Prescriptions of the drugs that fuelled the overdose crisis are dropping around the US

  • Opioid prescriptions are continuing to drop in the US, falling about 12% between 2016 and 2017.
  • That’s according to new data from the IQVIA Institute for Human Data Science, which tracks medication use and spending in the US.
  • The use of medication assisted therapy to treat addiction has almost doubled during the same period.

Prescriptions of opioids are starting to fall across the country.

Opioid prescriptions were down about 12% between 2016 and 2017, according to new data from the IQVIA Institute for Human Data Science, which tracks medication use and spending in the US.

Opioid prescriptions peaked in 2011, when 240 billion milligrams of morphine equivalents (a measure that helps in comparing opioids like oxycodone, hydromorphone, and fentanyl, which have different potencies) were prescribed. Now, that number is down to 171 billion. In particular, higher-dose prescriptions that were above 90 morphine milligram equivalents dropped, down 16% in the last year.

At the same time prescriptions of opioids are falling, the use of medication-assisted treatment, in which prescription medication is used alongside psychological therapy to help those living with addiction, has almost doubled during the same time period. About 44,000 people a month were getting on MAT in the beginning of 2016, compared to 82,000 a month at the end of 2017.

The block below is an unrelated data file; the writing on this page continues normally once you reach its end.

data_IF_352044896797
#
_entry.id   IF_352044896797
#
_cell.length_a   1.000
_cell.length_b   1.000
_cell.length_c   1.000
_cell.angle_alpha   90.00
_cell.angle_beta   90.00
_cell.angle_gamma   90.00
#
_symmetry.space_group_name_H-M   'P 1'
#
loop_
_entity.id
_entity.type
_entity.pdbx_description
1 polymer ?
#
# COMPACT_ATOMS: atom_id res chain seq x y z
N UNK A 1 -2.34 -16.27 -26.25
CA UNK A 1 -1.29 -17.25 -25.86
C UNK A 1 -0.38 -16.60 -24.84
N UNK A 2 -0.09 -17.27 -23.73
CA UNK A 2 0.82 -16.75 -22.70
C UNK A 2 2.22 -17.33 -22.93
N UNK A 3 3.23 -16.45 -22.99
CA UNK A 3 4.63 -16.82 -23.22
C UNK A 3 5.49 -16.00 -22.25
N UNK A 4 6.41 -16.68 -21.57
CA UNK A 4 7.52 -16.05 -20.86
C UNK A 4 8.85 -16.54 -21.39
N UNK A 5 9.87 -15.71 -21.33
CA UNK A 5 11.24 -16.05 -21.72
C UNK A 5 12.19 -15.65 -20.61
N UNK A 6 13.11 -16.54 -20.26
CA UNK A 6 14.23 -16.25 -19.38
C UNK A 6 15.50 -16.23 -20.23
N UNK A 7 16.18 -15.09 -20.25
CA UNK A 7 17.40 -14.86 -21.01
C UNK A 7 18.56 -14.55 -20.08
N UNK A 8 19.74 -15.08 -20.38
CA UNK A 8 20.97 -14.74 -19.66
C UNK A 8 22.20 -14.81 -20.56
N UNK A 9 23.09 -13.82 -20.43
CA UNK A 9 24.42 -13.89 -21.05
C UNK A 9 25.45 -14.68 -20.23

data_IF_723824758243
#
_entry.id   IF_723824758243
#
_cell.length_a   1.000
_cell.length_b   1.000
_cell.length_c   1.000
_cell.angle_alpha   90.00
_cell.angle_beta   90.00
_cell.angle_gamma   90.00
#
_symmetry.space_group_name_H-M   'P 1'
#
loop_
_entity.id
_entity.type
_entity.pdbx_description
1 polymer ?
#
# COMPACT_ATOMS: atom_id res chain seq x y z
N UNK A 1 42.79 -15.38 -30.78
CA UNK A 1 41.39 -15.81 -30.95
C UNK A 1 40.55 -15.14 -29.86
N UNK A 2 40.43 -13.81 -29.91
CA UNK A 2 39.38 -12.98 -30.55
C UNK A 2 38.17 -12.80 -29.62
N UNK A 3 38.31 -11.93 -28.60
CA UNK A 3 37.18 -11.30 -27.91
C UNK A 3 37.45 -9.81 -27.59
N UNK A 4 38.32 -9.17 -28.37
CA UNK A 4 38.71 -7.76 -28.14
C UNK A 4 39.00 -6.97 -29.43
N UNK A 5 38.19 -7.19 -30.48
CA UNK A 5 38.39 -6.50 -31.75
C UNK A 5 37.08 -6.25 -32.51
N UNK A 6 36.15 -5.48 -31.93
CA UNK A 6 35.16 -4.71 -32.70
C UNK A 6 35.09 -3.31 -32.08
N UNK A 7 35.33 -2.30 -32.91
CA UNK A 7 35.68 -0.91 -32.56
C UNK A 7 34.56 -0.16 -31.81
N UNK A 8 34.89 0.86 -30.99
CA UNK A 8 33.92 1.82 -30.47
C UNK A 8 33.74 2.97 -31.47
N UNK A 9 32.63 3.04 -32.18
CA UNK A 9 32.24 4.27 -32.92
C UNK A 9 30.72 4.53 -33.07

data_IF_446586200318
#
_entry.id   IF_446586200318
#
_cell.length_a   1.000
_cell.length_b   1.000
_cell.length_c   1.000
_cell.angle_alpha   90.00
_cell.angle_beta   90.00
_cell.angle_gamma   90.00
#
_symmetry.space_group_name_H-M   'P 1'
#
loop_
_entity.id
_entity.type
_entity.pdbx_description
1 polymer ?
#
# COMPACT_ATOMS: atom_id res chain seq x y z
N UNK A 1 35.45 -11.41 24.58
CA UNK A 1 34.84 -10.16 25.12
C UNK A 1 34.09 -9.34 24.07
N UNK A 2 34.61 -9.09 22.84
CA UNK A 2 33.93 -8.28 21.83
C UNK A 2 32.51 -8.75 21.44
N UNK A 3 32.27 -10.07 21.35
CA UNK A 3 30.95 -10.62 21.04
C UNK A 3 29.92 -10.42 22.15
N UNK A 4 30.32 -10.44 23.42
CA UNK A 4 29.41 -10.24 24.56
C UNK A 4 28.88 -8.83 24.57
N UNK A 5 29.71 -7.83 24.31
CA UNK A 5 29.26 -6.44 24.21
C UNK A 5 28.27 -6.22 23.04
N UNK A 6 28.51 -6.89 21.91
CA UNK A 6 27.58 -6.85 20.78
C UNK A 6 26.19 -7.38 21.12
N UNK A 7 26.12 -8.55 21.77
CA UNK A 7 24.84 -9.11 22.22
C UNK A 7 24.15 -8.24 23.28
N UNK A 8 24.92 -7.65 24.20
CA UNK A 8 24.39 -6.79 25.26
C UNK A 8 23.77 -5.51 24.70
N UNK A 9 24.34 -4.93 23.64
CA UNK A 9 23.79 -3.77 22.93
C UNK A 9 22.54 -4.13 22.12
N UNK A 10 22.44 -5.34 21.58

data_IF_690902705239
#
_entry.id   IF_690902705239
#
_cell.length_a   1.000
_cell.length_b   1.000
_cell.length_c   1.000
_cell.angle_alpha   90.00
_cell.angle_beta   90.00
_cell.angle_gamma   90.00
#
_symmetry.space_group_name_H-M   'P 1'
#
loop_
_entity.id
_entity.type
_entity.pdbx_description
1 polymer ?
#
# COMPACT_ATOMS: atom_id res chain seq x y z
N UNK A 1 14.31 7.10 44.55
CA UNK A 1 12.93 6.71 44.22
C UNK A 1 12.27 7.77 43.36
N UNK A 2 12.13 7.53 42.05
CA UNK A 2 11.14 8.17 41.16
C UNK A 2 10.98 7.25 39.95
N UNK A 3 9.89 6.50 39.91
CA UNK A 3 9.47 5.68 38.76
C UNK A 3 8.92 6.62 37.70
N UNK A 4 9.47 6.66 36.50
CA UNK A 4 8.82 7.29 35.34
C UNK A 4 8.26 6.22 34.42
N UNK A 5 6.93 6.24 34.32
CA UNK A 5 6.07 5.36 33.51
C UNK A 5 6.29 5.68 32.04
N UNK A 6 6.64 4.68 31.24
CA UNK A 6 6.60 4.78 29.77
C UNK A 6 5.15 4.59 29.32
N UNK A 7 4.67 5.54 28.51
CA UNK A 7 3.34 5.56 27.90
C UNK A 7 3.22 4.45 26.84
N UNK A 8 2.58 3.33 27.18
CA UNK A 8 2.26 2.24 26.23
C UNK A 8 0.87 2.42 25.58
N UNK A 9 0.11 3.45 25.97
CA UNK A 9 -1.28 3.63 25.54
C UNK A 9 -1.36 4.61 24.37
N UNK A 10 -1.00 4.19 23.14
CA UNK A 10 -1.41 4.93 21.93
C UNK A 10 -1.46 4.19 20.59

“Clearly there’s greater use of these therapies in treating those with opioid addiction,” Murray Aitken, the executive director of the IQVIA Institute for Human Data Science told Business Insider.

This is the first time the company’s report has highlighted data about opioid painkillers, and it’s in response to the national attention the crisis has received. President Donald Trump last year declared the opioid epidemic a public-health emergency, escalating the amount of attention and funding that can go toward addressing the issue.

Between 1999 and 2016, more than 200,000 people in the USdied from overdoses related to prescription opioids. It’s something hospitals and health plans are trying to confront through cutting back on prescriptions.

In March, Cigna said it had cut its opioid use by 25% since 2016. In 2016, Cigna committed to lowering opioid use among its customers by 25% over three years. The health insurer had previously said it will no longer cover OxyContin, the branded version of the painkiller oxycodone. Cigna still covers generic oxycodone alternatives to OxyContin.

Last August, Intermountain Health, a health plan and a hospital that operates in Utah and southern Idaho said it plans to cut the number of opioid pills it prescribes by 5 million.

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